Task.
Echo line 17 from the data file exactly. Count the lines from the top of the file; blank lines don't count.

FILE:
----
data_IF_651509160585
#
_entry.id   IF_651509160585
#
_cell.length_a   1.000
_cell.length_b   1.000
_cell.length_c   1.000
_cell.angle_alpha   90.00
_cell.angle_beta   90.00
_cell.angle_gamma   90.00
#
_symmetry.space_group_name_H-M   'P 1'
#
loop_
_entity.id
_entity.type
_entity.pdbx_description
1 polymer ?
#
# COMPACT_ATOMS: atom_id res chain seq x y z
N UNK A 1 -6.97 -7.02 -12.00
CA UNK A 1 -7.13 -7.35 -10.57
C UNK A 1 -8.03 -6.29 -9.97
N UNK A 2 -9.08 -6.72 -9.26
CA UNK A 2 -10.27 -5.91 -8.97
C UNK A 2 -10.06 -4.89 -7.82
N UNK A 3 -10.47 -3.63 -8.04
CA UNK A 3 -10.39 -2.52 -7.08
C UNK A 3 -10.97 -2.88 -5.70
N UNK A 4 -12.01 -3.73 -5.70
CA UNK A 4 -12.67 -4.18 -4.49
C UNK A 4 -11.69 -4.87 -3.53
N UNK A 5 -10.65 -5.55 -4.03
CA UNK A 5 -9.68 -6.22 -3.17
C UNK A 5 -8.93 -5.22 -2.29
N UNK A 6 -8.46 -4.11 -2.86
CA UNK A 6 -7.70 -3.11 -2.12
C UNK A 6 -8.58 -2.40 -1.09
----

_entity.pdbx_description